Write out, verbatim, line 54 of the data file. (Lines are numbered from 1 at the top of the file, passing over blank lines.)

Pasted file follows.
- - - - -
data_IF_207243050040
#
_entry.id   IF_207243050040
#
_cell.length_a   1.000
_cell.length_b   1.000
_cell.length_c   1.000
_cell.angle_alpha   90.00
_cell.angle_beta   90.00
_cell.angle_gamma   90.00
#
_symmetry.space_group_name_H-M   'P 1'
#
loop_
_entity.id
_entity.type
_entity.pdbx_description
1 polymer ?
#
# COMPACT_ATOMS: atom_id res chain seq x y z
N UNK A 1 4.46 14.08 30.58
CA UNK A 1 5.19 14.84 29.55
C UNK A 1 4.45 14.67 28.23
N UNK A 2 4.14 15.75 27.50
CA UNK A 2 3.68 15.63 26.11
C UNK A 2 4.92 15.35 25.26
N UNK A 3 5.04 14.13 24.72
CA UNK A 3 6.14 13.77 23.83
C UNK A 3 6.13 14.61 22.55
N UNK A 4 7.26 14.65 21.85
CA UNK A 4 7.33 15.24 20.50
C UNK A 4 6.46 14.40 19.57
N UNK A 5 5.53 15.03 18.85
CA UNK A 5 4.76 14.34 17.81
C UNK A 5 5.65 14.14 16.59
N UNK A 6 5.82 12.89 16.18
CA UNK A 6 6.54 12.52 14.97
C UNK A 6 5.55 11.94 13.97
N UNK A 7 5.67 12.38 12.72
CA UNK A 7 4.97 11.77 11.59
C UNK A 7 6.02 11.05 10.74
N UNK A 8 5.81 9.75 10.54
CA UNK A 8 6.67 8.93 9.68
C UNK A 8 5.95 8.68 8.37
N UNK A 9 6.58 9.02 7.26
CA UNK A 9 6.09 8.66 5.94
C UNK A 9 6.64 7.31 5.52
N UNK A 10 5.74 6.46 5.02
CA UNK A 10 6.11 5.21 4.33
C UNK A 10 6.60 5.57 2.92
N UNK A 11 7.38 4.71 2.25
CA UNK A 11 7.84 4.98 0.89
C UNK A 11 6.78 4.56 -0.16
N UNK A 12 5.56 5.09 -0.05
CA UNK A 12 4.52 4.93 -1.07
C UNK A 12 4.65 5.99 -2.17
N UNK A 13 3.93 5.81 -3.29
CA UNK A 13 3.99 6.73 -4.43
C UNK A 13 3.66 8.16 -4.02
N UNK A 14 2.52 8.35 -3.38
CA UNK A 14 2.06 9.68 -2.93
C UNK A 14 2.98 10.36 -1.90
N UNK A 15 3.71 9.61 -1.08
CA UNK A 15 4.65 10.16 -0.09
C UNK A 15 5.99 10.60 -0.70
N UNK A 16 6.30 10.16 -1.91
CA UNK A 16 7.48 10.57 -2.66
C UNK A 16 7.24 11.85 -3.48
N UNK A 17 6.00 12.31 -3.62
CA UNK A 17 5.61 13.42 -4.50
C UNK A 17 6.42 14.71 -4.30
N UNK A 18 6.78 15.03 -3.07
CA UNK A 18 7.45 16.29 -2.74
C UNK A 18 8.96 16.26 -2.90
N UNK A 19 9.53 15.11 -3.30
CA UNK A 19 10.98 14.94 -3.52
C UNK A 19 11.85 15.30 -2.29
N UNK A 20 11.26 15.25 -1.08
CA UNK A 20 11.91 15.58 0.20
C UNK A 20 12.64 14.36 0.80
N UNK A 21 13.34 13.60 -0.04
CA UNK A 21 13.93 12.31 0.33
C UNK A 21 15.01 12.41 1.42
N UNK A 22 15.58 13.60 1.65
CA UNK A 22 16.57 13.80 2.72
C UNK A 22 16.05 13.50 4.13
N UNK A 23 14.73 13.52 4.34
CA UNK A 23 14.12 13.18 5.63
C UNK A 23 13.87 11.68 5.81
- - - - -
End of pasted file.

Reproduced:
N UNK A 12 5.56 5.09 -0.05